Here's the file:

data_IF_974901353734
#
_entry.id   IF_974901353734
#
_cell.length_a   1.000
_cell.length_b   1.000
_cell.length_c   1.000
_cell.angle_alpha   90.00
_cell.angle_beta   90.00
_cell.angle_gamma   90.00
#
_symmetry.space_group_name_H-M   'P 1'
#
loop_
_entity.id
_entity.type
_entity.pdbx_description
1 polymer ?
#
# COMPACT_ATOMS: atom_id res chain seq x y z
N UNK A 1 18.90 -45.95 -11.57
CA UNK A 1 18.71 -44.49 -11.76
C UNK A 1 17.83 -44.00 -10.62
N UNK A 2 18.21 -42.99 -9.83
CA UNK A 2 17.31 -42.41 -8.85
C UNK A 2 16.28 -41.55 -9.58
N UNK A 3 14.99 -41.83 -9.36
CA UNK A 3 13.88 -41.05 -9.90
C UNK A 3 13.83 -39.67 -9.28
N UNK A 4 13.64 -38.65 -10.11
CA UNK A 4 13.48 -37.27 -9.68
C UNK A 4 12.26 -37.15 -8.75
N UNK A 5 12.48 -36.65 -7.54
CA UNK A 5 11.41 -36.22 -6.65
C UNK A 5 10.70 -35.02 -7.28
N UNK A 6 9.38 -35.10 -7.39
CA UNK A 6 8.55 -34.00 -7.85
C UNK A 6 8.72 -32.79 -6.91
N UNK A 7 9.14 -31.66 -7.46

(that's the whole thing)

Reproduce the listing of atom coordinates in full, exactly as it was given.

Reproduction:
data_IF_974901353734
#
_entry.id   IF_974901353734
#
_cell.length_a   1.000
_cell.length_b   1.000
_cell.length_c   1.000
_cell.angle_alpha   90.00
_cell.angle_beta   90.00
_cell.angle_gamma   90.00
#
_symmetry.space_group_name_H-M   'P 1'
#
loop_
_entity.id
_entity.type
_entity.pdbx_description
1 polymer ?
#
# COMPACT_ATOMS: atom_id res chain seq x y z
N UNK A 1 18.90 -45.95 -11.57
CA UNK A 1 18.71 -44.49 -11.76
C UNK A 1 17.83 -44.00 -10.62
N UNK A 2 18.21 -42.99 -9.83
CA UNK A 2 17.31 -42.41 -8.85
C UNK A 2 16.28 -41.55 -9.58
N UNK A 3 14.99 -41.83 -9.36
CA UNK A 3 13.88 -41.05 -9.90
C UNK A 3 13.83 -39.67 -9.28
N UNK A 4 13.64 -38.65 -10.11
CA UNK A 4 13.48 -37.27 -9.68
C UNK A 4 12.26 -37.15 -8.75
N UNK A 5 12.48 -36.65 -7.54
CA UNK A 5 11.41 -36.22 -6.65
C UNK A 5 10.70 -35.02 -7.28
N UNK A 6 9.38 -35.10 -7.39
CA UNK A 6 8.55 -34.00 -7.85
C UNK A 6 8.72 -32.79 -6.91
N UNK A 7 9.14 -31.66 -7.46